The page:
However 95% of us should have received our Invitation to Take the Census in the US mail - or, like me,.....you are awaiting anxiously for the Census Taker to knock on your door.

I loosely call my self a genealogist - however the importance to someone that does family history - family tress, family heritage - the Census is huge.

Consider this - depending upon what the every 10 years Census information provides - is your lineage, in some years where your parents where born, what year you may have immigrated to America, your ability to read or not - if you owned a home or rented, if you had a farm, the amount of your income.... did  you serve in the American Revolution..........the list goes on and on.

I have learned that I had ancestors that came to America through Ellis Island, the man came alone and his wife and 12 children came later.  I have learned that an ancestor came to America and had 4 children with them here - but left 4 children in Ireland.  Imagine that story!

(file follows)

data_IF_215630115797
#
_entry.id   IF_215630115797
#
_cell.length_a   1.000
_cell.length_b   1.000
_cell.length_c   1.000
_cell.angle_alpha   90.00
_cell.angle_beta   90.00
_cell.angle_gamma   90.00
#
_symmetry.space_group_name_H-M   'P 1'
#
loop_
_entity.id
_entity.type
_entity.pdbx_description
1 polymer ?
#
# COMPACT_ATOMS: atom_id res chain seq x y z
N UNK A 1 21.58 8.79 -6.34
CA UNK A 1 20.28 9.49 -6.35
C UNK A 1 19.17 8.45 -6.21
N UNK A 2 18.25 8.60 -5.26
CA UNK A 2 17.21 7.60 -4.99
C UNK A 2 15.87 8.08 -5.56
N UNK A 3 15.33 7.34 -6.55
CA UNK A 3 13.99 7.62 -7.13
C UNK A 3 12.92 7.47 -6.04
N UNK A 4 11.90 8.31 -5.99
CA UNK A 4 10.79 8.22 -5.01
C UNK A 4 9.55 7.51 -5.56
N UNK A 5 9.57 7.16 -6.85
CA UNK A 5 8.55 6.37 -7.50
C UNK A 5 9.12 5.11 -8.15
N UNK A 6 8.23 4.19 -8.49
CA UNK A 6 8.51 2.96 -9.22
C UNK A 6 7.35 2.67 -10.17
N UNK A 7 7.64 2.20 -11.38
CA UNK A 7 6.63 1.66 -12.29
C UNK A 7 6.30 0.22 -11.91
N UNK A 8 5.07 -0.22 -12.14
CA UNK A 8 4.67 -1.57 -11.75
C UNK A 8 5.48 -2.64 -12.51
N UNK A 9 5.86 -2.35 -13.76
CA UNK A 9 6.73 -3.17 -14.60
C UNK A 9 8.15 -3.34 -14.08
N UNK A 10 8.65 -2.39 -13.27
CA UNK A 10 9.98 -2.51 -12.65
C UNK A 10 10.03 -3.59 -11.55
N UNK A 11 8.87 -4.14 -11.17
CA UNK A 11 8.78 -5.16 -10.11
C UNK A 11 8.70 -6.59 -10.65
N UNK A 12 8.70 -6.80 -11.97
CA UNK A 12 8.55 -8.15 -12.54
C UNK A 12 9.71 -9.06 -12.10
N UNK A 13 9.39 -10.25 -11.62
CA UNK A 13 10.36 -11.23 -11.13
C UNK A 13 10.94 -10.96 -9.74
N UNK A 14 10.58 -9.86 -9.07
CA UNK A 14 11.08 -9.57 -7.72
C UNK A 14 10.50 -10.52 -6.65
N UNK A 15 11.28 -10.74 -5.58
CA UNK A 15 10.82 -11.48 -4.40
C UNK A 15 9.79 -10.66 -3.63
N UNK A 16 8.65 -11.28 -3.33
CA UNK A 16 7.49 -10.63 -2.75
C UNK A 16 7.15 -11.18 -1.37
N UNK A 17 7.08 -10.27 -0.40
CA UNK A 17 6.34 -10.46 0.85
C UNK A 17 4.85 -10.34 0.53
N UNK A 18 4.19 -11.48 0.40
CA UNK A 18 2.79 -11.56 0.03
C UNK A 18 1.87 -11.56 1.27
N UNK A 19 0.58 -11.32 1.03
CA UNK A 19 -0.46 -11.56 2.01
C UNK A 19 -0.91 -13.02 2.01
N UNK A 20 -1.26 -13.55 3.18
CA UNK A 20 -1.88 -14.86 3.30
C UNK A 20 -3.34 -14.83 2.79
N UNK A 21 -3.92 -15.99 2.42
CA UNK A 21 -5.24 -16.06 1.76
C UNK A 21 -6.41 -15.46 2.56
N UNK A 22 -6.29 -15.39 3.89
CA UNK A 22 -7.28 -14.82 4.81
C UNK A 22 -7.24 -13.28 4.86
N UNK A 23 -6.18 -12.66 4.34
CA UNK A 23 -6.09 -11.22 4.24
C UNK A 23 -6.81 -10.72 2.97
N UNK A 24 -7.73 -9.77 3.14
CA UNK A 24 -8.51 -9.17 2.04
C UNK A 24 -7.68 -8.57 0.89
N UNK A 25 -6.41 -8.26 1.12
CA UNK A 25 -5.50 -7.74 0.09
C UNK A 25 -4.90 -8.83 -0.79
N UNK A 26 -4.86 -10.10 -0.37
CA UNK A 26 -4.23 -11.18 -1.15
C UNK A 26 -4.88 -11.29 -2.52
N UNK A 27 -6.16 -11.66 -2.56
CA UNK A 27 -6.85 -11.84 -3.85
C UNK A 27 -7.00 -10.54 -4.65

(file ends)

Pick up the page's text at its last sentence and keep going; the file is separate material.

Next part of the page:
On the other hand - during my professional career - I was able to us the Census' to obtain funding/grants for the various non-profits that I worked with over my career.
This year more than ever - the need to complete the Census is crucial.  Currently -- you and I can view the Census' on line -at no cost through 1940.  Before too long the 1950 Census will be available - and in maybe 70 years the 2020 Census will be available for all to view!.......Let the world know you are here - right now....and that we remain America Proud - America Strong.

Thank you for taking the time.  I think we have been asked to complete the Census by April 1!
Brusan Rhoda-Wells

Friday, April 17, 2020

DNA from 5700-year-old chewing gum? YES!

From the Mar-Apr 2020 issue of Archaeology Magazine: